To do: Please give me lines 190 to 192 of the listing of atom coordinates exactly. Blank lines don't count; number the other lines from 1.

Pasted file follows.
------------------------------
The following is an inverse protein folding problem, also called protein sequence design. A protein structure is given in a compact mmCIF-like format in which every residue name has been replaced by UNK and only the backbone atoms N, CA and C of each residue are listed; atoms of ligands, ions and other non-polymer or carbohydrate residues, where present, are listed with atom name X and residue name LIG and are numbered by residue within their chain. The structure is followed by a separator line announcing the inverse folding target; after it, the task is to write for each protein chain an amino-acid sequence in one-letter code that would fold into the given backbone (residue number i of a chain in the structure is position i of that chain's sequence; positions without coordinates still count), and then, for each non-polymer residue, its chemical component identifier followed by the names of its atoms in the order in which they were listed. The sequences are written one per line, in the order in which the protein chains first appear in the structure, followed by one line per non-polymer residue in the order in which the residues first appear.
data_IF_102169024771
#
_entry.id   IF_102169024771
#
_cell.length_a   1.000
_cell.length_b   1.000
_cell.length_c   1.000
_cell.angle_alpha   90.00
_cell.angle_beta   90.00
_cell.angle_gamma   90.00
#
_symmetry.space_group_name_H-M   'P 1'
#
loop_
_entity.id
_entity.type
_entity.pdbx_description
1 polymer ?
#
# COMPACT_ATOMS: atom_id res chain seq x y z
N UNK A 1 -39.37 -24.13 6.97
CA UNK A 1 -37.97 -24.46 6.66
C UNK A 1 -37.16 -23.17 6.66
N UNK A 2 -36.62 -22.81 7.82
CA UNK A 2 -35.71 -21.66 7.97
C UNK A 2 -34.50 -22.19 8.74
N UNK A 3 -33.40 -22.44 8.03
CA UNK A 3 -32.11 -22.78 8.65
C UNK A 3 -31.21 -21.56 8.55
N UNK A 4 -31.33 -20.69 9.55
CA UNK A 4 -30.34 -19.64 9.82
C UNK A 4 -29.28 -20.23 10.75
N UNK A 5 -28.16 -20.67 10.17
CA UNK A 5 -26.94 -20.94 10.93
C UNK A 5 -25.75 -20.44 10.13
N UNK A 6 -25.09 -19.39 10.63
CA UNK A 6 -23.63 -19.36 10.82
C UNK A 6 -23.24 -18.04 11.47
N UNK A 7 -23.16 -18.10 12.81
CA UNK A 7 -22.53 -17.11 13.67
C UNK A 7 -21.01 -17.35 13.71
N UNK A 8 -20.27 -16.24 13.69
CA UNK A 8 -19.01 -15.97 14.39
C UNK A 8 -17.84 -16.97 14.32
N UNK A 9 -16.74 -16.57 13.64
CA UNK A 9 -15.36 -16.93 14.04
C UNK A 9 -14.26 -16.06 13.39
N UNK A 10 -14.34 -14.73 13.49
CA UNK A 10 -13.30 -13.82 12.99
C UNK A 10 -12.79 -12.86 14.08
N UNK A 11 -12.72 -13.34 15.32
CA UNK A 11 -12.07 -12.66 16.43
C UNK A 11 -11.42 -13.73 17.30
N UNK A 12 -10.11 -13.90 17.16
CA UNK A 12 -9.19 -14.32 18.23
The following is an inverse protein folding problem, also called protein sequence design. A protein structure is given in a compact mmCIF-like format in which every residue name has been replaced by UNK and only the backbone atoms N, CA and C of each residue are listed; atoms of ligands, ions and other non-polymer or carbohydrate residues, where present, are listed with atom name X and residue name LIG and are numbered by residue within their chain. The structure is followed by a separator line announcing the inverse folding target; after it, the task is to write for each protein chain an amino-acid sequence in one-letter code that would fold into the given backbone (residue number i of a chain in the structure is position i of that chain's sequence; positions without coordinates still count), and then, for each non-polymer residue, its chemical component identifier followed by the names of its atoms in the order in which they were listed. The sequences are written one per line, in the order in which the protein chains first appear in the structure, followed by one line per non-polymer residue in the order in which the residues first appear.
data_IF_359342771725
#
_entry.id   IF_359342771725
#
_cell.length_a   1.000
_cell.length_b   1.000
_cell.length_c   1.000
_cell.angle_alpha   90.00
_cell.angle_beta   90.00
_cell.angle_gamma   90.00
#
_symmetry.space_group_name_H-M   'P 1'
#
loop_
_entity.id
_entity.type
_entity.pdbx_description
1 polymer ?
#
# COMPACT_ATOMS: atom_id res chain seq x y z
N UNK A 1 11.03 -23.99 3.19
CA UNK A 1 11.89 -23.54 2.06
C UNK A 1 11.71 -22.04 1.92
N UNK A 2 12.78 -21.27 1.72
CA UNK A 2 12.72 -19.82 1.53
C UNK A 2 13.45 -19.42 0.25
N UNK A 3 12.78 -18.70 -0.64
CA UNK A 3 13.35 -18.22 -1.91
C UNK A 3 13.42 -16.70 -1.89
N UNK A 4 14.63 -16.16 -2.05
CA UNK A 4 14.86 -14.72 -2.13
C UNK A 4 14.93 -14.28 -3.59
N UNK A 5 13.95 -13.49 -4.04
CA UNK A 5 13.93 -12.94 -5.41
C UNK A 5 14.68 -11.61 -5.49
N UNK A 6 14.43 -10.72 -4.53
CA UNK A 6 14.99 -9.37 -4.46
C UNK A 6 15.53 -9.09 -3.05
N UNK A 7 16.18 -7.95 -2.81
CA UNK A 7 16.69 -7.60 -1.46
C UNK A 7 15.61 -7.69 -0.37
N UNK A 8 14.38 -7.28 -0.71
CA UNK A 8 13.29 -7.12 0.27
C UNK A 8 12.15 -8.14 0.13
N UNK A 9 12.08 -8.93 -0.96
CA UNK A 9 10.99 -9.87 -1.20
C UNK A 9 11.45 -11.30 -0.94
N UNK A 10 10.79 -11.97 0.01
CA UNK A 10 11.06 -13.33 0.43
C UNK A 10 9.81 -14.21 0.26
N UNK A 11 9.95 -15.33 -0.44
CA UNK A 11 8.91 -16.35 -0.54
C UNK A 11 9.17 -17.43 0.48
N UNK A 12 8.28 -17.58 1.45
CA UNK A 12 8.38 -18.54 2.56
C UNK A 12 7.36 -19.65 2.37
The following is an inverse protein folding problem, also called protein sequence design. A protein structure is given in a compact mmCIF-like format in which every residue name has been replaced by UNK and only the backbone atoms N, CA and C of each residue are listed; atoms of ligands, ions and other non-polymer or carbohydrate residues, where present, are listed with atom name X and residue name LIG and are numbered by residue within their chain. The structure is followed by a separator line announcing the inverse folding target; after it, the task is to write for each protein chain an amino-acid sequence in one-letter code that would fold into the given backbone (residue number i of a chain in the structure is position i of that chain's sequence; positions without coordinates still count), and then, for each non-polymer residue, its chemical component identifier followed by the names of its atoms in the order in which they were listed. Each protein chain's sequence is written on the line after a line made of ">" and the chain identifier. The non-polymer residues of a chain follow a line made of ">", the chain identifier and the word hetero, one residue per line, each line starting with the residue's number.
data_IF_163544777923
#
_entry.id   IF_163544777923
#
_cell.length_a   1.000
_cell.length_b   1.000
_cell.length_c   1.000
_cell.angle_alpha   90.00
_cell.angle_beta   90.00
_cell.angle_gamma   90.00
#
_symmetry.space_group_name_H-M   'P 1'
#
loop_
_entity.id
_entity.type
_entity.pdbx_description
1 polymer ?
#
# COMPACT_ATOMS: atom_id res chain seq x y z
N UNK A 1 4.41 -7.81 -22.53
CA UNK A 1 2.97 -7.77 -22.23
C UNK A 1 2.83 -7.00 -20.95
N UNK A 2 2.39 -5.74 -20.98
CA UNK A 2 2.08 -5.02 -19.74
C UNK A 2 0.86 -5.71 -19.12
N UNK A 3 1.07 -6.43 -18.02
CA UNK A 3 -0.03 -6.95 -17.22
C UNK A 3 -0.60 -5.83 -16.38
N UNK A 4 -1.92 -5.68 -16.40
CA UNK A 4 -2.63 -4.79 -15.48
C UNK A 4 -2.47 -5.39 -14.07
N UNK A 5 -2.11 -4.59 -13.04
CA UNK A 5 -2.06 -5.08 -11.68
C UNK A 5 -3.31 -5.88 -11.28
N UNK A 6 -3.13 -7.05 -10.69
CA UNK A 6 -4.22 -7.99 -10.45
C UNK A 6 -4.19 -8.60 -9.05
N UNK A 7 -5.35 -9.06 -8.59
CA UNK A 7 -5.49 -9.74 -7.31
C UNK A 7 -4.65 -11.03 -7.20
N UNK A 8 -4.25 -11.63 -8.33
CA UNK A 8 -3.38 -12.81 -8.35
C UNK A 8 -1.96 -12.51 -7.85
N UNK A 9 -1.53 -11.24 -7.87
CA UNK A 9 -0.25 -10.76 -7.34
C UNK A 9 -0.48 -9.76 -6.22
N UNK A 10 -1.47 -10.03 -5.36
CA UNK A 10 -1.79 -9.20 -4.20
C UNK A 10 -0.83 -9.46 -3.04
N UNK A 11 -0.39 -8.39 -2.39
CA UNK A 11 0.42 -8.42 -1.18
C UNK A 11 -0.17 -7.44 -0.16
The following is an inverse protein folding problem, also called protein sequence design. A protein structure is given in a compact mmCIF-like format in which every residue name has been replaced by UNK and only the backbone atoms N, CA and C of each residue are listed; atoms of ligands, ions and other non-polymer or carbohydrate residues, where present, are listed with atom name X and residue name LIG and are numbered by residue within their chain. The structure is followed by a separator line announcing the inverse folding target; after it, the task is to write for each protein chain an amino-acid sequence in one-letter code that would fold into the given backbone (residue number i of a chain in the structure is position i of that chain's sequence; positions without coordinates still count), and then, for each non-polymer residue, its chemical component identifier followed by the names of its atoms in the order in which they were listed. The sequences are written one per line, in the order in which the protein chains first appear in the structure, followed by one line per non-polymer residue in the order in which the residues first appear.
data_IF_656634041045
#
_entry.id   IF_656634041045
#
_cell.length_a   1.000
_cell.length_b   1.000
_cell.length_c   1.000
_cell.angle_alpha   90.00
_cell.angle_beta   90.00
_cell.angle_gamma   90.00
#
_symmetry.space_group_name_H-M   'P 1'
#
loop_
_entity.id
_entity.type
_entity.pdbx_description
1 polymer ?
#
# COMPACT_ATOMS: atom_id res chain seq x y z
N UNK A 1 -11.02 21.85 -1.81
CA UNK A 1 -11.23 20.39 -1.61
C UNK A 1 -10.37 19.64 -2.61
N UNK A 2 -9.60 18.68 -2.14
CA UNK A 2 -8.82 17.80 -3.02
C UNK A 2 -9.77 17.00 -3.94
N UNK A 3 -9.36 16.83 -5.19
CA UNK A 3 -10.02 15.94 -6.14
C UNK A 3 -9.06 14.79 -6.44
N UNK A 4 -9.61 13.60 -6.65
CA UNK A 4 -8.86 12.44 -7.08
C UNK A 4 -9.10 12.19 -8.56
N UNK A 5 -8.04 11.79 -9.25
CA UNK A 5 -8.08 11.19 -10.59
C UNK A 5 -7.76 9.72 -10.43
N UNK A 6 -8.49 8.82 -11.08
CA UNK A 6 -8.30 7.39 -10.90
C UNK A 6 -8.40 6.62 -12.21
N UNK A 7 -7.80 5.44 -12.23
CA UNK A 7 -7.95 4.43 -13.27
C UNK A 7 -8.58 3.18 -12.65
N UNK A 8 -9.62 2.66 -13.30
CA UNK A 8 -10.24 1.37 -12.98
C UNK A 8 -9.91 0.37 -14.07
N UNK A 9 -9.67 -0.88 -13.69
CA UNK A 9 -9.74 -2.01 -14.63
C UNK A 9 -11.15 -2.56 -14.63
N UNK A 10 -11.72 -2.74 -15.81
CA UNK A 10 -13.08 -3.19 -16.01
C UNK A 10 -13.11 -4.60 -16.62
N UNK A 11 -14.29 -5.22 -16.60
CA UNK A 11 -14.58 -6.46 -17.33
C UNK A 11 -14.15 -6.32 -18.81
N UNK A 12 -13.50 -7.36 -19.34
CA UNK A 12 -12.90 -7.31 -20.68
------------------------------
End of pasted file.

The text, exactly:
CA UNK A 1 -11.23 20.39 -1.61
C UNK A 1 -10.37 19.64 -2.61
N UNK A 2 -9.60 18.68 -2.14